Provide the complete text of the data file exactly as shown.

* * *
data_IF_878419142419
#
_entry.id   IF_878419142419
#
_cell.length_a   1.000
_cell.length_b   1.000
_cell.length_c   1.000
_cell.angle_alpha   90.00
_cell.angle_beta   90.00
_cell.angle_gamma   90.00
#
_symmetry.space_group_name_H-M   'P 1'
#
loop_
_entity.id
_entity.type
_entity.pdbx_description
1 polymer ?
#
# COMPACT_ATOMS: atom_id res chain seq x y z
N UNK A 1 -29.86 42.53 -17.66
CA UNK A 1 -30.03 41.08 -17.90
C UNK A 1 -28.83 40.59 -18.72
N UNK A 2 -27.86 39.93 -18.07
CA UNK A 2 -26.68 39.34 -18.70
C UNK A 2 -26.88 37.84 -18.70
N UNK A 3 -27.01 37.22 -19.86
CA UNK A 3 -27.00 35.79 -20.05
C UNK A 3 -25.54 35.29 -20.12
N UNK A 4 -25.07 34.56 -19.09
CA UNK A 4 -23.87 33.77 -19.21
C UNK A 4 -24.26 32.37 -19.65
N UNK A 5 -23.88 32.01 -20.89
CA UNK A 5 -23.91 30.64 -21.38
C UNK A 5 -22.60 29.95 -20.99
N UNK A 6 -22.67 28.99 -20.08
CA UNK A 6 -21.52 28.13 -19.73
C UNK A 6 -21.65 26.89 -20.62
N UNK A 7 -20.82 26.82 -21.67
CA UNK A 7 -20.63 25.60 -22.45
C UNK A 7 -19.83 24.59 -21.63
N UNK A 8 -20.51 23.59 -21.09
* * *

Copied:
data_IF_878419142419
#
_entry.id   IF_878419142419
#
_cell.length_a   1.000
_cell.length_b   1.000
_cell.length_c   1.000
_cell.angle_alpha   90.00
_cell.angle_beta   90.00
_cell.angle_gamma   90.00
#
_symmetry.space_group_name_H-M   'P 1'
#
loop_
_entity.id
_entity.type
_entity.pdbx_description
1 polymer ?
#
# COMPACT_ATOMS: atom_id res chain seq x y z
N UNK A 1 -29.86 42.53 -17.66
CA UNK A 1 -30.03 41.08 -17.90
C UNK A 1 -28.83 40.59 -18.72
N UNK A 2 -27.86 39.93 -18.07
CA UNK A 2 -26.68 39.34 -18.70
C UNK A 2 -26.88 37.84 -18.70
N UNK A 3 -27.01 37.22 -19.86
CA UNK A 3 -27.00 35.79 -20.05
C UNK A 3 -25.54 35.29 -20.12
N UNK A 4 -25.07 34.56 -19.09
CA UNK A 4 -23.87 33.77 -19.21
C UNK A 4 -24.26 32.37 -19.65
N UNK A 5 -23.88 32.01 -20.89
CA UNK A 5 -23.91 30.64 -21.38
C UNK A 5 -22.60 29.95 -20.99
N UNK A 6 -22.67 28.99 -20.08
CA UNK A 6 -21.52 28.13 -19.73
C UNK A 6 -21.65 26.89 -20.62
N UNK A 7 -20.82 26.82 -21.67
CA UNK A 7 -20.63 25.60 -22.45
C UNK A 7 -19.83 24.59 -21.63
N UNK A 8 -20.51 23.59 -21.09